In sales, it is inevitable that you’re going to hear “no” more times than you hear “yes”. Most salespeople get discouraged and think of a “no” as something negative. You aren’t a failure, however, and “no” doesn’t have to be seen as an unfavorable outcome. Of course, we would all prefer to hear “yes”, because that means new business and more revenue, but coming to terms with “no” actually being a critical component of the sales process from pitch to close will set you up for success in the future so you’ll get to those “yes” prospects.
Is it possible that “no” is the 2nd best word in sales? Yes, and here’s why:
When you’re looking for new business, it’s all about qualifying prospects, but it’s just as important to disqualify prospects. Picture this: a 15 minute conversation where you find out that Prospect X is not the right fit for your business, or a 2 hour meeting with the same prospect followed by numerous emails and phone calls where you’re chasing them only to have them go into the perpetual cauldron of nonresponsive hopefuls. Sound familiar? Chasing bad business is, well, bad business. To avoid this sales pitfall, you need to get to the “no”, and fast.
Do you have a sales process in place? If you don’t, chances are you’ll have a hard time getting to the “no”. Without a sales process, you aren’t qualifying or disqualifying prospects. Instead, you’re racing to contact any lead you can get and eventually overshare and overwhelm, hoping that one of them will like what you have to offer. This is not an efficient way to approach new business, and is a waste of your resources. Getting to a “no” quickly is a better use of your time and money, and can be achieved by setting up a successful sales process that establishes a solid questioning strategy. Instead of wasting your time chasing bad business and unqualified leads, you can quickly move on to qualifying (or disqualifying) the next prospect that could eventually lead to that “yes” you’ve been searching for.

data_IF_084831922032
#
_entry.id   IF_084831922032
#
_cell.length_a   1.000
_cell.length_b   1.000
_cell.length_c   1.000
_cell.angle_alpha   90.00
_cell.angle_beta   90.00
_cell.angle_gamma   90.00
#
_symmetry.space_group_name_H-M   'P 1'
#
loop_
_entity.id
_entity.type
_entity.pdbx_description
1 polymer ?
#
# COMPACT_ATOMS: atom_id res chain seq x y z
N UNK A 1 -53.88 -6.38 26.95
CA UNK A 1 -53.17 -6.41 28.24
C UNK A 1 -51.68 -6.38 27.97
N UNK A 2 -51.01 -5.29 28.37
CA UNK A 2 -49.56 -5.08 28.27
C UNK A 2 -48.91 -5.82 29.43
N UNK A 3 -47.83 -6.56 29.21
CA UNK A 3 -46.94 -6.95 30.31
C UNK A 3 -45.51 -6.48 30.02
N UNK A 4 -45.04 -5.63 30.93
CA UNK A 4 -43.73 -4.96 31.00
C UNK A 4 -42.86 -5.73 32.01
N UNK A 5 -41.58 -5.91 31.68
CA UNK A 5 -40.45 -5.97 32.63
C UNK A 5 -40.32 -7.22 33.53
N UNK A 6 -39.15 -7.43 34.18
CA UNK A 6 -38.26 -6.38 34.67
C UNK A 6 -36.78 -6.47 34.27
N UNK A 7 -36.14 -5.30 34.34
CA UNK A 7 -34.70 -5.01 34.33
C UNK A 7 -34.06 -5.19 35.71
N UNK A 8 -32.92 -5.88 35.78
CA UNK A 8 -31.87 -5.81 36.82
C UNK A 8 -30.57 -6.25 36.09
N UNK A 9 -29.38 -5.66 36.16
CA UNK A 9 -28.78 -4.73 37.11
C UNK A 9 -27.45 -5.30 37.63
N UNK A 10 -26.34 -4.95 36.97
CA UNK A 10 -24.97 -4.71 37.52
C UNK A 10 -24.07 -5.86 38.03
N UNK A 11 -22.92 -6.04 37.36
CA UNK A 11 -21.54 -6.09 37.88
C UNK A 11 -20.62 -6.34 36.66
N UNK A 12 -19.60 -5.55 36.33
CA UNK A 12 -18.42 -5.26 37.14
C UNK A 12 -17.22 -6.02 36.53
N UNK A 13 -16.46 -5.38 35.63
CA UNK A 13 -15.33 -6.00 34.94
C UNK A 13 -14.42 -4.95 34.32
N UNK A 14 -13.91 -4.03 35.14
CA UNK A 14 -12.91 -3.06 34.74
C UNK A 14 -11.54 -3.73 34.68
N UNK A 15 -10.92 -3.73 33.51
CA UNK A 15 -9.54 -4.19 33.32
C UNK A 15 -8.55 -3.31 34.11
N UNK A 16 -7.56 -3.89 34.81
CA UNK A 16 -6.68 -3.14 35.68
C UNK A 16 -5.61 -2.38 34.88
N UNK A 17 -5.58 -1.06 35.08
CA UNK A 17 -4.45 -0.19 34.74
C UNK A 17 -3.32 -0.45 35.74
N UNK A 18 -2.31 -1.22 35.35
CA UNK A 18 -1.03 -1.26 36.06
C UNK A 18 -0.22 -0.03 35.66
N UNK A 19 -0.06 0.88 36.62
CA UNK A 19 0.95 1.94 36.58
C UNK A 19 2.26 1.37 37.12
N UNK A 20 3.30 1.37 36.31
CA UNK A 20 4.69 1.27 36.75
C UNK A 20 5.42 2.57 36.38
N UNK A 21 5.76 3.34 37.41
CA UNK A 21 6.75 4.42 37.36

Another pitfall that many salespeople fall into is what is called the “free consulting game”. If you keep pushing for a sale with a prospect that isn’t qualified, you can inadvertently give away intellectual or creative advice that should be saved exclusively for your clients. In an effort to convince them to work with you, you’re actually working for them for free. That’s why it’s so crucial to disqualify them from that first conversation so you can avoid this.
It’s also important to keep in mind that a sales relationship is a two-way street. Be careful who you select to do business with: you will have to continue a working relationship with them for the unforeseeable future, and it needs to be the right fit. Getting a “no” goes both ways, sometimes it’s okay for the salesperson to say “no” too, and disqualify themselves. You’ll thank yourself later: nobody wants to work with a “bad business” client.
Everyone thinks that “no” is the worst outcome you can have in sales, but it’s actually a win. By disqualifying a prospect, you save precious time and money that can instead be spent on a qualified prospect. You don’t need to give your services away for free in an attempt to win over a lead, and by establishing a sales process and questioning strategy you can ensure that this won’t occur. Hearing the 2nd best word in sales should not be interpreted as a negative. Next time you hear it, don’t despair. In so many ways, life is a process of elimination, so take each “no” as one vital step closer to that much sought after, best word in sales.